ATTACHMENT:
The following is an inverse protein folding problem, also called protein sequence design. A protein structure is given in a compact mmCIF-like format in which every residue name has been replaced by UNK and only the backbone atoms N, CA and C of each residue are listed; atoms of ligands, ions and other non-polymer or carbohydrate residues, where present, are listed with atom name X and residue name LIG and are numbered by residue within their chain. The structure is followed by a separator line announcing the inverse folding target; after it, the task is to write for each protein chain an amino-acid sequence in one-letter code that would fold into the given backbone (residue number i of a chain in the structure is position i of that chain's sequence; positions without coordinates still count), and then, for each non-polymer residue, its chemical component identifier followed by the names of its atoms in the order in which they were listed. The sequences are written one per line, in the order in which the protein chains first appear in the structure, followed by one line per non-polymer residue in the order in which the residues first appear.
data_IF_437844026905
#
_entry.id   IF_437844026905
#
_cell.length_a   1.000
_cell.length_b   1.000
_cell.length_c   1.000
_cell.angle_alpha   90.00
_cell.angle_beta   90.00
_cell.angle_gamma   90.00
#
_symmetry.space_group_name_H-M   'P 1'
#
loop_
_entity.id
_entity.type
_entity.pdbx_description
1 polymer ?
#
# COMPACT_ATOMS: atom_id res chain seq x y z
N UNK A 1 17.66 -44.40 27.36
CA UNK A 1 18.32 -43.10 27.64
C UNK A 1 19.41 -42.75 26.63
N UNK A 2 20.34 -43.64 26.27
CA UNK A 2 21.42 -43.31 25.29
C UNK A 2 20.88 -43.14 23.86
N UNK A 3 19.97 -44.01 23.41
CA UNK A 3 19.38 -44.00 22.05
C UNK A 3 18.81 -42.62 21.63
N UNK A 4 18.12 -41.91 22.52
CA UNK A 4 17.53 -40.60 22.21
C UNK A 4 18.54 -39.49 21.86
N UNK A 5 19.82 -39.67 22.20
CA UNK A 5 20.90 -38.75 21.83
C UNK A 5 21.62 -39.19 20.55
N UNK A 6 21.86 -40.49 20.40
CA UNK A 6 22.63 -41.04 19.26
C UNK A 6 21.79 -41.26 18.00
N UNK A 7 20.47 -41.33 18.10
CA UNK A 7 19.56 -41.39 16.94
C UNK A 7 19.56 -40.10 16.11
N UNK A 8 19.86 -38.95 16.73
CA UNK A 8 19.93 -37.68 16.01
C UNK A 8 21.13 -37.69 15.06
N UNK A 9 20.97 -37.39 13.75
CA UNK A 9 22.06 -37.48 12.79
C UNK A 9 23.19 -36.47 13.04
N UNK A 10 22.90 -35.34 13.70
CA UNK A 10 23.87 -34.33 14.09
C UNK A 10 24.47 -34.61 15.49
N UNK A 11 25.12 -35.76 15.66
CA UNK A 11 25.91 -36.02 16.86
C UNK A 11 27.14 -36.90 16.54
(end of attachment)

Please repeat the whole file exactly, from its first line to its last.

The following is an inverse protein folding problem, also called protein sequence design. A protein structure is given in a compact mmCIF-like format in which every residue name has been replaced by UNK and only the backbone atoms N, CA and C of each residue are listed; atoms of ligands, ions and other non-polymer or carbohydrate residues, where present, are listed with atom name X and residue name LIG and are numbered by residue within their chain. The structure is followed by a separator line announcing the inverse folding target; after it, the task is to write for each protein chain an amino-acid sequence in one-letter code that would fold into the given backbone (residue number i of a chain in the structure is position i of that chain's sequence; positions without coordinates still count), and then, for each non-polymer residue, its chemical component identifier followed by the names of its atoms in the order in which they were listed. The sequences are written one per line, in the order in which the protein chains first appear in the structure, followed by one line per non-polymer residue in the order in which the residues first appear.
data_IF_437844026905
#
_entry.id   IF_437844026905
#
_cell.length_a   1.000
_cell.length_b   1.000
_cell.length_c   1.000
_cell.angle_alpha   90.00
_cell.angle_beta   90.00
_cell.angle_gamma   90.00
#
_symmetry.space_group_name_H-M   'P 1'
#
loop_
_entity.id
_entity.type
_entity.pdbx_description
1 polymer ?
#
# COMPACT_ATOMS: atom_id res chain seq x y z
N UNK A 1 17.66 -44.40 27.36
CA UNK A 1 18.32 -43.10 27.64
C UNK A 1 19.41 -42.75 26.63
N UNK A 2 20.34 -43.64 26.27
CA UNK A 2 21.42 -43.31 25.29
C UNK A 2 20.88 -43.14 23.86
N UNK A 3 19.97 -44.01 23.41
CA UNK A 3 19.38 -44.00 22.05
C UNK A 3 18.81 -42.62 21.63
N UNK A 4 18.12 -41.91 22.52
CA UNK A 4 17.53 -40.60 22.21
C UNK A 4 18.54 -39.49 21.86
N UNK A 5 19.82 -39.67 22.20
CA UNK A 5 20.90 -38.75 21.83
C UNK A 5 21.62 -39.19 20.55
N UNK A 6 21.86 -40.49 20.40
CA UNK A 6 22.63 -41.04 19.26
C UNK A 6 21.79 -41.26 18.00
N UNK A 7 20.47 -41.33 18.10
CA UNK A 7 19.56 -41.39 16.94
C UNK A 7 19.56 -40.10 16.11
N UNK A 8 19.86 -38.95 16.73
CA UNK A 8 19.93 -37.68 16.01
C UNK A 8 21.13 -37.69 15.06
N UNK A 9 20.97 -37.39 13.75
CA UNK A 9 22.06 -37.48 12.79
C UNK A 9 23.19 -36.47 13.04
N UNK A 10 22.90 -35.34 13.70
CA UNK A 10 23.87 -34.33 14.09
C UNK A 10 24.47 -34.61 15.49
N UNK A 11 25.12 -35.76 15.66
CA UNK A 11 25.91 -36.02 16.86
C UNK A 11 27.14 -36.90 16.54